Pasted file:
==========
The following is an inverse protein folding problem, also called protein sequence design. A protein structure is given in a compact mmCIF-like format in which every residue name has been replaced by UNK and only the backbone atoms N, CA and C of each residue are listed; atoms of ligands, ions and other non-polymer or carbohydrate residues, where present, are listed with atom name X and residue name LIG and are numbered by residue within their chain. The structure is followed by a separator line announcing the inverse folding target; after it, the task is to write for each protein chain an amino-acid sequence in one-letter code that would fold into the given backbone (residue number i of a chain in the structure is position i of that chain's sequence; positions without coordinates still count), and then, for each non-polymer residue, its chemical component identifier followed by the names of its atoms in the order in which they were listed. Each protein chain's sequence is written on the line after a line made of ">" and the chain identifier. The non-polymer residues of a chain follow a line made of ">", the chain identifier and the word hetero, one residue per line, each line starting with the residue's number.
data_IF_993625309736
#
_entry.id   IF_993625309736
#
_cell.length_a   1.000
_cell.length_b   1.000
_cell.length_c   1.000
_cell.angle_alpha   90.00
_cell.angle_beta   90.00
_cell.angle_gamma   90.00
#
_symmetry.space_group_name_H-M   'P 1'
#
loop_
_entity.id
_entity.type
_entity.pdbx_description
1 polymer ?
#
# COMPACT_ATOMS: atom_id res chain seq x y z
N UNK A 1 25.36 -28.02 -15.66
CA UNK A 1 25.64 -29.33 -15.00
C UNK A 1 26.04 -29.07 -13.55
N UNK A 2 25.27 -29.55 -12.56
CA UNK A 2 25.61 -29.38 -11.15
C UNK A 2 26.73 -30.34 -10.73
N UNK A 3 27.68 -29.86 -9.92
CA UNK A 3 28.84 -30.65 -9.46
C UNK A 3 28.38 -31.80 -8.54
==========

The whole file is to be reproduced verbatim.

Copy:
The following is an inverse protein folding problem, also called protein sequence design. A protein structure is given in a compact mmCIF-like format in which every residue name has been replaced by UNK and only the backbone atoms N, CA and C of each residue are listed; atoms of ligands, ions and other non-polymer or carbohydrate residues, where present, are listed with atom name X and residue name LIG and are numbered by residue within their chain. The structure is followed by a separator line announcing the inverse folding target; after it, the task is to write for each protein chain an amino-acid sequence in one-letter code that would fold into the given backbone (residue number i of a chain in the structure is position i of that chain's sequence; positions without coordinates still count), and then, for each non-polymer residue, its chemical component identifier followed by the names of its atoms in the order in which they were listed. Each protein chain's sequence is written on the line after a line made of ">" and the chain identifier. The non-polymer residues of a chain follow a line made of ">", the chain identifier and the word hetero, one residue per line, each line starting with the residue's number.
data_IF_993625309736
#
_entry.id   IF_993625309736
#
_cell.length_a   1.000
_cell.length_b   1.000
_cell.length_c   1.000
_cell.angle_alpha   90.00
_cell.angle_beta   90.00
_cell.angle_gamma   90.00
#
_symmetry.space_group_name_H-M   'P 1'
#
loop_
_entity.id
_entity.type
_entity.pdbx_description
1 polymer ?
#
# COMPACT_ATOMS: atom_id res chain seq x y z
N UNK A 1 25.36 -28.02 -15.66
CA UNK A 1 25.64 -29.33 -15.00
C UNK A 1 26.04 -29.07 -13.55
N UNK A 2 25.27 -29.55 -12.56
CA UNK A 2 25.61 -29.38 -11.15
C UNK A 2 26.73 -30.34 -10.73
N UNK A 3 27.68 -29.86 -9.92
CA UNK A 3 28.84 -30.65 -9.46
C UNK A 3 28.38 -31.80 -8.54